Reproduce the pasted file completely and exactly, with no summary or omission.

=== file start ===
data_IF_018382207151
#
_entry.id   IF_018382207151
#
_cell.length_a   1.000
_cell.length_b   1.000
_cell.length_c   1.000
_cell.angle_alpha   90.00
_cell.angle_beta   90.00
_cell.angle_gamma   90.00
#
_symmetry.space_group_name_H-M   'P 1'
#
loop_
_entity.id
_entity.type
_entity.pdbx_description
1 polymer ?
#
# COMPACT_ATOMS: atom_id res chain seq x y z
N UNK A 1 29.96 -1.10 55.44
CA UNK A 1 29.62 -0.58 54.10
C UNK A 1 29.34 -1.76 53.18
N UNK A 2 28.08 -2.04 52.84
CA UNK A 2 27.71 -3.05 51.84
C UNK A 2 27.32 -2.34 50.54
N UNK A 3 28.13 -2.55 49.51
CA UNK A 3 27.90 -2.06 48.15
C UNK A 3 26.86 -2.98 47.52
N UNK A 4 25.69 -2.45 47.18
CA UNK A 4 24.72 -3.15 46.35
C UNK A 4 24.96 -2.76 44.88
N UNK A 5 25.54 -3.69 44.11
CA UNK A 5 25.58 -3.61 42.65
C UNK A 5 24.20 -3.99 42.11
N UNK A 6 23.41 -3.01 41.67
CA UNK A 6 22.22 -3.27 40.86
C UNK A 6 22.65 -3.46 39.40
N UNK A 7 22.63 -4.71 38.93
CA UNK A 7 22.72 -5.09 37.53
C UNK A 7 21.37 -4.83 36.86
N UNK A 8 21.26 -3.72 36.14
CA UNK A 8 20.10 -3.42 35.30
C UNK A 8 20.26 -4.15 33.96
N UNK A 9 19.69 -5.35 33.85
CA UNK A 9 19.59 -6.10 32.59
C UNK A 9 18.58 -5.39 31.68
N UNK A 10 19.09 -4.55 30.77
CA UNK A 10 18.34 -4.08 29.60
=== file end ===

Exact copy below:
data_IF_018382207151
#
_entry.id   IF_018382207151
#
_cell.length_a   1.000
_cell.length_b   1.000
_cell.length_c   1.000
_cell.angle_alpha   90.00
_cell.angle_beta   90.00
_cell.angle_gamma   90.00
#
_symmetry.space_group_name_H-M   'P 1'
#
loop_
_entity.id
_entity.type
_entity.pdbx_description
1 polymer ?
#
# COMPACT_ATOMS: atom_id res chain seq x y z
N UNK A 1 29.96 -1.10 55.44
CA UNK A 1 29.62 -0.58 54.10
C UNK A 1 29.34 -1.76 53.18
N UNK A 2 28.08 -2.04 52.84
CA UNK A 2 27.71 -3.05 51.84
C UNK A 2 27.32 -2.34 50.54
N UNK A 3 28.13 -2.55 49.51
CA UNK A 3 27.90 -2.06 48.15
C UNK A 3 26.86 -2.98 47.52
N UNK A 4 25.69 -2.45 47.18
CA UNK A 4 24.72 -3.15 46.35
C UNK A 4 24.96 -2.76 44.88
N UNK A 5 25.54 -3.69 44.11
CA UNK A 5 25.58 -3.61 42.65
C UNK A 5 24.20 -3.99 42.11
N UNK A 6 23.41 -3.01 41.67
CA UNK A 6 22.22 -3.27 40.86
C UNK A 6 22.65 -3.46 39.40
N UNK A 7 22.63 -4.71 38.93
CA UNK A 7 22.72 -5.09 37.53
C UNK A 7 21.37 -4.83 36.86
N UNK A 8 21.26 -3.72 36.14
CA UNK A 8 20.10 -3.42 35.30
C UNK A 8 20.26 -4.15 33.96
N UNK A 9 19.69 -5.35 33.85
CA UNK A 9 19.59 -6.10 32.59
C UNK A 9 18.58 -5.39 31.68
N UNK A 10 19.09 -4.55 30.77
CA UNK A 10 18.34 -4.08 29.60